Rep. Al Green has begun drafting articles of impeachment against Trump, stating that the firing of James Comey was an obstruction of justice.
Trump Impeachment Al Green

BRENDAN SMIALOWSKI/AFP/Getty ImagesUS Representative Al Green, Democrat of Texas, speaks about articles of impeachment for US President Donald Trump during a press conference on Capitol Hill June 7, 2017 in Washington, DC. Green submitted articles of impeachment against Trump Wednesday in the first legislative step for any congressional bid to remove the president from office.

Despite the multiple death threats he claims to have received, Al Green — a Democratic Congressman from Texas — says he will begin drafting articles of impeachment against Donald Trump.

“The facts are simple and indisputable,” Green said in a statement Tuesday. “The president fired the FBI director because the director was investigating the president’s campaign connections to Russian interference in the presidential election.”

The articles would be the first official step toward potentially removing Trump from office.

Green feels that — regardless of James Comey’s testimony or anything else uncovered by the investigation into Russian meddling in the election — the president’s own words are enough to convict him of obstruction of justice.

After abruptly firing the FBI director, the President contradicted his own aides — who had hurriedly claimed he fired Comey for his mishandling of the Hillary Clinton email investigation — by telling NBC News he would have fired Comey “regardless” of the Justice Department’s recommendations, partly due to “this Russia thing.”

“Look, he’s a showboat, he’s a grandstander, the FBI has been in turmoil,” Trump told Lester Holt. You know that, I know that. Everybody knows that. You take a look at the FBI a year ago, it was in virtual turmoil, less than a year ago — it hasn’t recovered from that.”

Now, Green is leading the charge for impeachment, an act that most Democrats have been careful to avoid suggesting this early on without a conclusion to the Russia investigation.

“When that word comes up I always say to my colleagues in the Congress, my constituents, and people across the country what I said before: anything you do has to be based on data, evidence, facts,” Nancy Pelosi, the House Minority Leader, said on The View. “So you can speculate but it’s got to be the law and the facts and how they match up.”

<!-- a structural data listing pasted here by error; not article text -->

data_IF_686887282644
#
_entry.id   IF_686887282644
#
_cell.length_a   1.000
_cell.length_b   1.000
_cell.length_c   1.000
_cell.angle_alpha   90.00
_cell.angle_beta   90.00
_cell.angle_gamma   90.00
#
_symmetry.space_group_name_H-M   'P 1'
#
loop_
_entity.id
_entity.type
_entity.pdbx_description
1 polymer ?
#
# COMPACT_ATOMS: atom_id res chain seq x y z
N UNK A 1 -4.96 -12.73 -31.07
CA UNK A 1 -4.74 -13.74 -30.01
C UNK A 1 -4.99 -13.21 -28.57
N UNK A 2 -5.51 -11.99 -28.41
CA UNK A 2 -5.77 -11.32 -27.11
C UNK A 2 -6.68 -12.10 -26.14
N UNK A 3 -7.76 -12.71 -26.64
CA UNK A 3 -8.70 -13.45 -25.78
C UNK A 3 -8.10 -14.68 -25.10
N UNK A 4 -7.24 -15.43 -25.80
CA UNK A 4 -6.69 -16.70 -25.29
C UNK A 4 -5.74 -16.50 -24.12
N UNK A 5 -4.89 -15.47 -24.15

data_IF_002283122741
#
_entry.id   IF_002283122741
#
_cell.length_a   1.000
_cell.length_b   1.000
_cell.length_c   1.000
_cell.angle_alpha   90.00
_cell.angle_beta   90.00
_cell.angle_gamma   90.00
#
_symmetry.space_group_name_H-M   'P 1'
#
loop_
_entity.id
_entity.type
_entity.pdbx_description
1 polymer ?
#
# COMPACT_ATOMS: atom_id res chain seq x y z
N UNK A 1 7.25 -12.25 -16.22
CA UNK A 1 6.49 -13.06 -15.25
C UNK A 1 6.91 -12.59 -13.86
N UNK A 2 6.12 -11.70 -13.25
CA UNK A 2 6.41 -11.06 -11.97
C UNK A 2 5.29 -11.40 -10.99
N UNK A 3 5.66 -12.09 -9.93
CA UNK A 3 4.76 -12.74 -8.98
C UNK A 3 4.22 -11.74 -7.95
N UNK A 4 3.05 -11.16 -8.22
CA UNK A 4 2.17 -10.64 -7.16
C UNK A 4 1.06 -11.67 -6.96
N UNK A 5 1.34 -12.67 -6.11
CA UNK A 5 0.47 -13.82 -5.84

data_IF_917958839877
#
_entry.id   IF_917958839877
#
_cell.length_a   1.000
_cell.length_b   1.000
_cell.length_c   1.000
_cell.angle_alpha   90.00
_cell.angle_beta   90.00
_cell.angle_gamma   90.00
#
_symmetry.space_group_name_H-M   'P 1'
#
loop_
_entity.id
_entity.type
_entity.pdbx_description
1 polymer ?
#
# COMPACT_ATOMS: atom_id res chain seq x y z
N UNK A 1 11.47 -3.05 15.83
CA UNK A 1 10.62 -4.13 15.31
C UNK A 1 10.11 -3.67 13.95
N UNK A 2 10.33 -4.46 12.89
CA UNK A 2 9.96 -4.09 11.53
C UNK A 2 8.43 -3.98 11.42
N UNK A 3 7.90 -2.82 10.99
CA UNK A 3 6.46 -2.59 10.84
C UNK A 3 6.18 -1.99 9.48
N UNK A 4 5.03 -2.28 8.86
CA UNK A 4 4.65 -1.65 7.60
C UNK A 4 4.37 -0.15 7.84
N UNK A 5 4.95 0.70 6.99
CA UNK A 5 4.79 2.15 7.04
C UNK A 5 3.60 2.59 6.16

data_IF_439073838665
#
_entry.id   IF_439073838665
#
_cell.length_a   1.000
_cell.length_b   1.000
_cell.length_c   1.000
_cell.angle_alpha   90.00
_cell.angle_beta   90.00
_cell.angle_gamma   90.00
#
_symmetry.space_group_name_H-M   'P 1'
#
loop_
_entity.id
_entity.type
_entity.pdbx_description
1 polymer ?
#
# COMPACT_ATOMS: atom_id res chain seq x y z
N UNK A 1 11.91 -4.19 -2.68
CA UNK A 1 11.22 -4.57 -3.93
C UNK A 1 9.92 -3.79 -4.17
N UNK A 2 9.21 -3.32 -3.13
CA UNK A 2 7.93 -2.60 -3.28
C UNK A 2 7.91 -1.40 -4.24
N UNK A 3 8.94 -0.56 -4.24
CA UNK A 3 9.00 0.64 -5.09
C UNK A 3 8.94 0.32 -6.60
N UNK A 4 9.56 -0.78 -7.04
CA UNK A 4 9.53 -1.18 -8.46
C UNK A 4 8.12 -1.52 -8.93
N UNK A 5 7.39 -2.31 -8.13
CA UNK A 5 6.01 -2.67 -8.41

Other Democrats agreed.

“I think that impeachment is an obvious possibility,” Rep. Jerrold Nadler, D-New York, told MSNBC. “But we’re not nearly there yet.”

Even so, Green has pressed on.

“I am a voice in the wilderness,” he proclaimed in a House floor speech on May 15. “But I assure you that history will vindicate me.”

There’s a very slim chance that Green’s documents will materialize into any consequences for the president. Thus far, the Republican-controlled House has stuck by Trump throughout the multiple investigations into his Russia ties.

Though some are accusing Green of doing this as a publicity stunt, it’s not without legal merit. Experts have confirmed that the FBI director’s firing alone could legally be classified as an obstruction of justice.

“He really needs a lawyer,” former federal prosecutor Julie O’Sullivan said of Trump in May. “He is building a beautiful case against himself.”


Next, read about the GOP Congressman calling for a Christian war against radical Islam. Then, learn how Wisconsin’s voter ID laws kept 200,000 citizens from voting in 2016.

Annie Garau
Annie is a NYC-based writer. For tips, write to annie@pbh-network.com.
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